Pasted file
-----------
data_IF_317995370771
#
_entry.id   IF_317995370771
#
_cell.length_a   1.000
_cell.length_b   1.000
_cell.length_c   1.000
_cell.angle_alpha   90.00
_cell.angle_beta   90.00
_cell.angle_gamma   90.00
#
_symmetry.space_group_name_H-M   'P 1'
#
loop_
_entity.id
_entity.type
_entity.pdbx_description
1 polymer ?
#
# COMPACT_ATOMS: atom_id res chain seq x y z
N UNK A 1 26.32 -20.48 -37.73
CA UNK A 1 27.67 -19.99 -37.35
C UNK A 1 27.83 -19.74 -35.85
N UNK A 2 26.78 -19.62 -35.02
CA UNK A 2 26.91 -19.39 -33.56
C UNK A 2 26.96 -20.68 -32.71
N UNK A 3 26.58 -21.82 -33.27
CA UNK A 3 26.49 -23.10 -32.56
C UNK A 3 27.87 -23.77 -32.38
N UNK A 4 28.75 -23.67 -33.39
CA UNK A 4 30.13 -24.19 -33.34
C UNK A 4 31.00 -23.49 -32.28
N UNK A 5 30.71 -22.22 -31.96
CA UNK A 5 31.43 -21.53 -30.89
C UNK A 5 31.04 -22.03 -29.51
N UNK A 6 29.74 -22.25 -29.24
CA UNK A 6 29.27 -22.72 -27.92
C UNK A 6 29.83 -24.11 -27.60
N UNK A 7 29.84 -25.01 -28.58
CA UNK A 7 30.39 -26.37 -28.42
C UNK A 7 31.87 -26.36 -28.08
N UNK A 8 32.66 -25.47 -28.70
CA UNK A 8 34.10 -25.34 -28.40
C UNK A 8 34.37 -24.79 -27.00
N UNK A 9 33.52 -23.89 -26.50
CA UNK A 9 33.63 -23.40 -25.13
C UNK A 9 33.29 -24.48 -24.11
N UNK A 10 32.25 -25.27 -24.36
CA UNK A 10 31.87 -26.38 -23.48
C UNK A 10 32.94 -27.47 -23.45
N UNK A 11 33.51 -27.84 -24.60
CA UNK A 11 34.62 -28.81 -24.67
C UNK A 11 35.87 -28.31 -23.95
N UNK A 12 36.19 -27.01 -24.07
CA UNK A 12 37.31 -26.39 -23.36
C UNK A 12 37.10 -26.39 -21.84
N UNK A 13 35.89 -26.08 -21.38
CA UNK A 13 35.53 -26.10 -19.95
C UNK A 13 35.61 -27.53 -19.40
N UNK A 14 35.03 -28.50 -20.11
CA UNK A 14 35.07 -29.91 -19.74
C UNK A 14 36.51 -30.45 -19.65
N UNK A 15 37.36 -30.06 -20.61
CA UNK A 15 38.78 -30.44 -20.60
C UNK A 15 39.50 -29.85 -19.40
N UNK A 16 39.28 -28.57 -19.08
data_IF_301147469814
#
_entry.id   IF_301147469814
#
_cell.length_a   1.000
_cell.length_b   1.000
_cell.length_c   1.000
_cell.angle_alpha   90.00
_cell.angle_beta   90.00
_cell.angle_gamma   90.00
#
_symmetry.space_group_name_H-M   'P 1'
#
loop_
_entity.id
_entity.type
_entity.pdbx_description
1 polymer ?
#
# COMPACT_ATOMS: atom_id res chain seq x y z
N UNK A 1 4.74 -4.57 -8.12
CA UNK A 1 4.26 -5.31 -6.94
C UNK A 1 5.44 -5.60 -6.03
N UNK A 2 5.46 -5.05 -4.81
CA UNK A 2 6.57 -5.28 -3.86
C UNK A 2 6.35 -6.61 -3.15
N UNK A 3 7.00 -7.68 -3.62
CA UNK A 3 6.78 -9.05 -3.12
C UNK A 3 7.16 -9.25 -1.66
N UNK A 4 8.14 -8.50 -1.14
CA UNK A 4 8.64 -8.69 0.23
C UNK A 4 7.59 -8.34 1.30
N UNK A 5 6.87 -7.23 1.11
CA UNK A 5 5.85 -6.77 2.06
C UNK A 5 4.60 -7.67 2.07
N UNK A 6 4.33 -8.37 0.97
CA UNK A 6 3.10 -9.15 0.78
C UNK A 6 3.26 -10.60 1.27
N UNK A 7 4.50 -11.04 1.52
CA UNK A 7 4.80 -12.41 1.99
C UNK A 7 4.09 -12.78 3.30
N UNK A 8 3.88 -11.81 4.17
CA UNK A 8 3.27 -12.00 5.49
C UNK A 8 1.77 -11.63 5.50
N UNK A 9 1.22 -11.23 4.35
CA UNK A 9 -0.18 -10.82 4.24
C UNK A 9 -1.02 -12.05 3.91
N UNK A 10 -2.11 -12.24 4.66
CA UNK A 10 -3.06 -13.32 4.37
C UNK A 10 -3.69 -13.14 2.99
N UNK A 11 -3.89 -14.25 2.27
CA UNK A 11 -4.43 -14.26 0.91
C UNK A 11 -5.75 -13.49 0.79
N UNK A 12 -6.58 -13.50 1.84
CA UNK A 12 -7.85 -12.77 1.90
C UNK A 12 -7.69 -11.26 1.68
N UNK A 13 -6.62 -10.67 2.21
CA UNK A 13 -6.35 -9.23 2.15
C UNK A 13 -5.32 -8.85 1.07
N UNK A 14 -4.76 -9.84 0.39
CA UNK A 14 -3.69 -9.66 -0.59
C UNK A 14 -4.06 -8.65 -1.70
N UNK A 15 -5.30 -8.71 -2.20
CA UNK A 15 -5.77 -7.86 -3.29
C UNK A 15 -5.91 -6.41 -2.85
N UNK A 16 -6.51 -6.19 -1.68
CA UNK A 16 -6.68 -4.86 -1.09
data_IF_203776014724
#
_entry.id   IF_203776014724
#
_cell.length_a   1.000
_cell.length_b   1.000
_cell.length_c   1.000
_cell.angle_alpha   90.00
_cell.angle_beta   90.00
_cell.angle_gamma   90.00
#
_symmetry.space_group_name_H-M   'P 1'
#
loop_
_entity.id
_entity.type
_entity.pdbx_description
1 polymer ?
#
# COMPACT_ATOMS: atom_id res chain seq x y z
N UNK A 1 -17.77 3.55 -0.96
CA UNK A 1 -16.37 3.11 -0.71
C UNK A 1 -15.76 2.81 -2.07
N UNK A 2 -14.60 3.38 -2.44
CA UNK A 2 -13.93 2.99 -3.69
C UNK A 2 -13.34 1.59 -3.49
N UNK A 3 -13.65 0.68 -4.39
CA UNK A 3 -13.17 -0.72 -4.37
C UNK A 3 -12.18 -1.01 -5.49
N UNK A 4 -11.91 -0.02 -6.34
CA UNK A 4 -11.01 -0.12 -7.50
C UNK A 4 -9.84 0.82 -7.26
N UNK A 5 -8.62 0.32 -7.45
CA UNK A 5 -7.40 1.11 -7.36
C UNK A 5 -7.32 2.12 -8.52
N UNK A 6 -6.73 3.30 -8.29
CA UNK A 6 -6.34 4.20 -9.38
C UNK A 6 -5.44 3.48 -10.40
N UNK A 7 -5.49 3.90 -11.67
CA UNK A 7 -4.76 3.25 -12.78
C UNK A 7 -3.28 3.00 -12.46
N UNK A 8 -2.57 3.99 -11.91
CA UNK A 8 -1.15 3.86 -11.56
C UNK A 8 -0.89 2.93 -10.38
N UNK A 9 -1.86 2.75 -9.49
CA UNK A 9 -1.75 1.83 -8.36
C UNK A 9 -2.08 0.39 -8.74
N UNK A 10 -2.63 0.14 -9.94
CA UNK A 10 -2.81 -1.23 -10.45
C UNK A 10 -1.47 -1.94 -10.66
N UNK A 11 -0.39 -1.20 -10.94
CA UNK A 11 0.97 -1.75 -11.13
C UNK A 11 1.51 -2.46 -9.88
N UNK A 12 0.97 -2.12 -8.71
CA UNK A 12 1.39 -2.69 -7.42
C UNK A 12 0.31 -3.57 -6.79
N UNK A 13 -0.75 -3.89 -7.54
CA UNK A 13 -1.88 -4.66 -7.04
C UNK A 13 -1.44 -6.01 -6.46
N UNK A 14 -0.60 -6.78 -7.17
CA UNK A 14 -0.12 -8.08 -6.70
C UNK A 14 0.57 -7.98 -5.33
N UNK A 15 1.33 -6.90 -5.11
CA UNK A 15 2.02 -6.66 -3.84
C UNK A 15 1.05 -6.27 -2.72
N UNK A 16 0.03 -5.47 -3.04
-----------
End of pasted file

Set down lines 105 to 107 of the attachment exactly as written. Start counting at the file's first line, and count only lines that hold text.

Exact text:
N UNK A 7 4.50 -11.04 1.52
CA UNK A 7 4.80 -12.41 1.99
C UNK A 7 4.09 -12.78 3.30